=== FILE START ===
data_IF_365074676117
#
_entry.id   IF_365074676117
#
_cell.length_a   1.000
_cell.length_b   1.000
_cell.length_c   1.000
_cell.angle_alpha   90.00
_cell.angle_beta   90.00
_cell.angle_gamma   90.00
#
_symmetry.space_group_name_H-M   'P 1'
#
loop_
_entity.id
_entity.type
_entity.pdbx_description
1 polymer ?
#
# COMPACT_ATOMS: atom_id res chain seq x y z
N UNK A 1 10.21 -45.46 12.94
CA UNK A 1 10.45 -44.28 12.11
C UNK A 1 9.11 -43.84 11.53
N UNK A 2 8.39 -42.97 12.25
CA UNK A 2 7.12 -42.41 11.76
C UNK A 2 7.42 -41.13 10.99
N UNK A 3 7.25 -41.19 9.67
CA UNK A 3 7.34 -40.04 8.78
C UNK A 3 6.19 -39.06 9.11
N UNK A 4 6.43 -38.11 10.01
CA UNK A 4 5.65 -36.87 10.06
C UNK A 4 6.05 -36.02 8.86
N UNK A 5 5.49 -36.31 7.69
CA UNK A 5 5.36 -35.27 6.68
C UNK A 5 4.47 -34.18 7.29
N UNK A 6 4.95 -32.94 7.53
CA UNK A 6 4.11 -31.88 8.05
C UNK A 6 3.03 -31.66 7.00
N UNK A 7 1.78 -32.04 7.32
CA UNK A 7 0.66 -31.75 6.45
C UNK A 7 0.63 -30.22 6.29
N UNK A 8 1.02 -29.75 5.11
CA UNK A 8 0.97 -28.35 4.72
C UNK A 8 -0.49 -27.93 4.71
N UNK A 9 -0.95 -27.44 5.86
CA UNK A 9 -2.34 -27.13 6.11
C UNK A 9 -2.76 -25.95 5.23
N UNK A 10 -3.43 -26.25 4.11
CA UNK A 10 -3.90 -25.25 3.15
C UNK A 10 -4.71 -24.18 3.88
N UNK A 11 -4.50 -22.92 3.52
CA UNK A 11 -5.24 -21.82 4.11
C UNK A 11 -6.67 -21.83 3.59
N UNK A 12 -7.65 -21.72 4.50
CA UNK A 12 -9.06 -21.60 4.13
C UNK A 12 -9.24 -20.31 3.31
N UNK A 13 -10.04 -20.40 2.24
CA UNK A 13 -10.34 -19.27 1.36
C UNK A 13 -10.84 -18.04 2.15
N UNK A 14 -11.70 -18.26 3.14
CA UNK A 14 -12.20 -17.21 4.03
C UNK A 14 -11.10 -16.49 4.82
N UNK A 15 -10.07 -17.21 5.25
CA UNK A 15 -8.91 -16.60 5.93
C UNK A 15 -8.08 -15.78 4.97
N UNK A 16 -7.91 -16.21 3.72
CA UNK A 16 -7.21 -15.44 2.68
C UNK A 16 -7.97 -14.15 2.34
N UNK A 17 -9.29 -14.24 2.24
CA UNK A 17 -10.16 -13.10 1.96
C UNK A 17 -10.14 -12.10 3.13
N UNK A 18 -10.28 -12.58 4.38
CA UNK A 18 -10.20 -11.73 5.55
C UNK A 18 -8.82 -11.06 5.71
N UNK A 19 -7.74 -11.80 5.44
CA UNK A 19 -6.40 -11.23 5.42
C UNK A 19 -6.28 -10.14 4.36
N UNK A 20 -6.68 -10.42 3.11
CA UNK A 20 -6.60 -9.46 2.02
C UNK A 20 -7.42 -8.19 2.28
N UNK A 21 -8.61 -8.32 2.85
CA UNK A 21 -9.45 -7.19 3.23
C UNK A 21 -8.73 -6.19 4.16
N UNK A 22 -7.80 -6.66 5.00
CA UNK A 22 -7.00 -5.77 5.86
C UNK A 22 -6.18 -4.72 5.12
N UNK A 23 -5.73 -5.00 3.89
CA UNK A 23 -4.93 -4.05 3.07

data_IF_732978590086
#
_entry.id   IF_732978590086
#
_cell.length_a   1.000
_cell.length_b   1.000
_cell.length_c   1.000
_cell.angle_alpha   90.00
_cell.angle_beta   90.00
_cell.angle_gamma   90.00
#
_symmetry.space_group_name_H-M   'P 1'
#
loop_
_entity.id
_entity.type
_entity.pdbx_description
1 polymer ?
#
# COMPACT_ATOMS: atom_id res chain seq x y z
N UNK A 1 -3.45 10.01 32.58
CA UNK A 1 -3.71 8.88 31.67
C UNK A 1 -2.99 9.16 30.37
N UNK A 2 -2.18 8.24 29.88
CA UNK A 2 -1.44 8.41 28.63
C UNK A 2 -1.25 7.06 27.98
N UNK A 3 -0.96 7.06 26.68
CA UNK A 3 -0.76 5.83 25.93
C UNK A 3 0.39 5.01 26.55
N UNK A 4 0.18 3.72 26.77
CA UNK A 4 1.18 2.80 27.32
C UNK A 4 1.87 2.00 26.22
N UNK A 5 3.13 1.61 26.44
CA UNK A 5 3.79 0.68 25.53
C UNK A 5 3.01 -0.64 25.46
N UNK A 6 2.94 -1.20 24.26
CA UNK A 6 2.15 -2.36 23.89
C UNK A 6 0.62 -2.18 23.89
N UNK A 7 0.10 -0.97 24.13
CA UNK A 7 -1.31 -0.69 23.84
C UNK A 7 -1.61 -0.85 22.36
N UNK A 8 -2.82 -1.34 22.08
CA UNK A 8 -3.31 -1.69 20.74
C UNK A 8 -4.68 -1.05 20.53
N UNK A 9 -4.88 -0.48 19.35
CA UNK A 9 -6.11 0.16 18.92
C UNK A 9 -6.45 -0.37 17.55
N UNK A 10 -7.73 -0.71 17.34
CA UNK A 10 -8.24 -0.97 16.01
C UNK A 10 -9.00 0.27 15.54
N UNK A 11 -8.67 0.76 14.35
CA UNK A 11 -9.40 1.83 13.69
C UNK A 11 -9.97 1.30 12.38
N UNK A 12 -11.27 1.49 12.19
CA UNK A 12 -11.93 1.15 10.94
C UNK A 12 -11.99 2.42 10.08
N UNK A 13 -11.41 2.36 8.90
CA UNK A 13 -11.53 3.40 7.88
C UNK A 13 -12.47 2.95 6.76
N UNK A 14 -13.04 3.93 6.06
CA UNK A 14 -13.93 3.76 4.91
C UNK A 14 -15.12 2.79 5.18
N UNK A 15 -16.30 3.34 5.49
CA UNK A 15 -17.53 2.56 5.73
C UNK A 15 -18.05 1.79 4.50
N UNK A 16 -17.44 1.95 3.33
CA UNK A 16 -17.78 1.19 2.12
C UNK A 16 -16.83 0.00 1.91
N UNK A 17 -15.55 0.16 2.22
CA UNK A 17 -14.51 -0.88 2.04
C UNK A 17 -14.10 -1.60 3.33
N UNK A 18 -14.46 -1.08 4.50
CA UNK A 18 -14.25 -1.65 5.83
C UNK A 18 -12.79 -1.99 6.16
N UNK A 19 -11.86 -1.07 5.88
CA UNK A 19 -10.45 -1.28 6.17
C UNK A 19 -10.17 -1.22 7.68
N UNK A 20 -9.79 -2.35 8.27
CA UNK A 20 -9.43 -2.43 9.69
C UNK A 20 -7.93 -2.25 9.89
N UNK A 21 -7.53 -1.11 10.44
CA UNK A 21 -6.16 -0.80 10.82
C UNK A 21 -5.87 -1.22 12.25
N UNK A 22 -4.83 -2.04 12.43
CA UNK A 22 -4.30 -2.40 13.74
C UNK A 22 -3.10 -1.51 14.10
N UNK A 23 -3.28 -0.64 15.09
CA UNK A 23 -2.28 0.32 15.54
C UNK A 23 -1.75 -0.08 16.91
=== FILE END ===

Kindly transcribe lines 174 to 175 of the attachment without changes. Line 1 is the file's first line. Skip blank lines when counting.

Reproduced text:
C UNK A 22 -3.10 -1.51 14.10
N UNK A 23 -3.28 -0.64 15.09